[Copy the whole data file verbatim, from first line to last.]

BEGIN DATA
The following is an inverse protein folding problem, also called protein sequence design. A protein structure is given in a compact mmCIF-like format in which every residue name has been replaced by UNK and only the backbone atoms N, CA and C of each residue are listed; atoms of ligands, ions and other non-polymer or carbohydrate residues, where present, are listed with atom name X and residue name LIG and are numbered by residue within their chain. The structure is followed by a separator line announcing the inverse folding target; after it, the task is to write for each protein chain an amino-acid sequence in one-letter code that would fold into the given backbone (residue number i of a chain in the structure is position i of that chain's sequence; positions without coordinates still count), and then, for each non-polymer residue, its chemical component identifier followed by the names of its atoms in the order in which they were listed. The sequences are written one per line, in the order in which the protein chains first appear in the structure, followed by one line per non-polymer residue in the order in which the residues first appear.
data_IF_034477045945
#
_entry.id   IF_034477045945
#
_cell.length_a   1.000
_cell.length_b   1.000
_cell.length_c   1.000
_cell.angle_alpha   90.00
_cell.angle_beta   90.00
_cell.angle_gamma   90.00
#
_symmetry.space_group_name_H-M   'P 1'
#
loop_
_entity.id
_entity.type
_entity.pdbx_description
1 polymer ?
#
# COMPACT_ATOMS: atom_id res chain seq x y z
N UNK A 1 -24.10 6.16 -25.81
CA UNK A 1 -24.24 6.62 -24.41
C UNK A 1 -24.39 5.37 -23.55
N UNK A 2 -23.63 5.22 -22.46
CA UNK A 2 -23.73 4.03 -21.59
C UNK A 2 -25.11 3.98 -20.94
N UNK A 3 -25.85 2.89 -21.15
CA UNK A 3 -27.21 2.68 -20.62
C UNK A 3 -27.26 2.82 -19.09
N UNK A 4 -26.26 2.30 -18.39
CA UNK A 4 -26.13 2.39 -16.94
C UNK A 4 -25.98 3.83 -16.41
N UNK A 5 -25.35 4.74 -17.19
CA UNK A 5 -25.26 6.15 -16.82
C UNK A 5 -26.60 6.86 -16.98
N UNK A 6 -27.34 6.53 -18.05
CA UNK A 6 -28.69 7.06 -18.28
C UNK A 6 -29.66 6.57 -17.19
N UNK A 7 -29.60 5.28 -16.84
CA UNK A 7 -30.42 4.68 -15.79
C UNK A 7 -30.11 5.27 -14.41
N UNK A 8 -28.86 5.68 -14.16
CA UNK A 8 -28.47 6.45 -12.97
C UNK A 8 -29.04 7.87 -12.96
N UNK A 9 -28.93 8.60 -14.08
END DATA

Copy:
The following is an inverse protein folding problem, also called protein sequence design. A protein structure is given in a compact mmCIF-like format in which every residue name has been replaced by UNK and only the backbone atoms N, CA and C of each residue are listed; atoms of ligands, ions and other non-polymer or carbohydrate residues, where present, are listed with atom name X and residue name LIG and are numbered by residue within their chain. The structure is followed by a separator line announcing the inverse folding target; after it, the task is to write for each protein chain an amino-acid sequence in one-letter code that would fold into the given backbone (residue number i of a chain in the structure is position i of that chain's sequence; positions without coordinates still count), and then, for each non-polymer residue, its chemical component identifier followed by the names of its atoms in the order in which they were listed. The sequences are written one per line, in the order in which the protein chains first appear in the structure, followed by one line per non-polymer residue in the order in which the residues first appear.
data_IF_034477045945
#
_entry.id   IF_034477045945
#
_cell.length_a   1.000
_cell.length_b   1.000
_cell.length_c   1.000
_cell.angle_alpha   90.00
_cell.angle_beta   90.00
_cell.angle_gamma   90.00
#
_symmetry.space_group_name_H-M   'P 1'
#
loop_
_entity.id
_entity.type
_entity.pdbx_description
1 polymer ?
#
# COMPACT_ATOMS: atom_id res chain seq x y z
N UNK A 1 -24.10 6.16 -25.81
CA UNK A 1 -24.24 6.62 -24.41
C UNK A 1 -24.39 5.37 -23.55
N UNK A 2 -23.63 5.22 -22.46
CA UNK A 2 -23.73 4.03 -21.59
C UNK A 2 -25.11 3.98 -20.94
N UNK A 3 -25.85 2.89 -21.15
CA UNK A 3 -27.21 2.68 -20.62
C UNK A 3 -27.26 2.82 -19.09
N UNK A 4 -26.26 2.30 -18.39
CA UNK A 4 -26.13 2.39 -16.94
C UNK A 4 -25.98 3.83 -16.41
N UNK A 5 -25.35 4.74 -17.19
CA UNK A 5 -25.26 6.15 -16.82
C UNK A 5 -26.60 6.86 -16.98
N UNK A 6 -27.34 6.53 -18.05
CA UNK A 6 -28.69 7.06 -18.28
C UNK A 6 -29.66 6.57 -17.19
N UNK A 7 -29.60 5.28 -16.84
CA UNK A 7 -30.42 4.68 -15.79
C UNK A 7 -30.11 5.27 -14.41
N UNK A 8 -28.86 5.68 -14.16
CA UNK A 8 -28.47 6.45 -12.97
C UNK A 8 -29.04 7.87 -12.96
N UNK A 9 -28.93 8.60 -14.08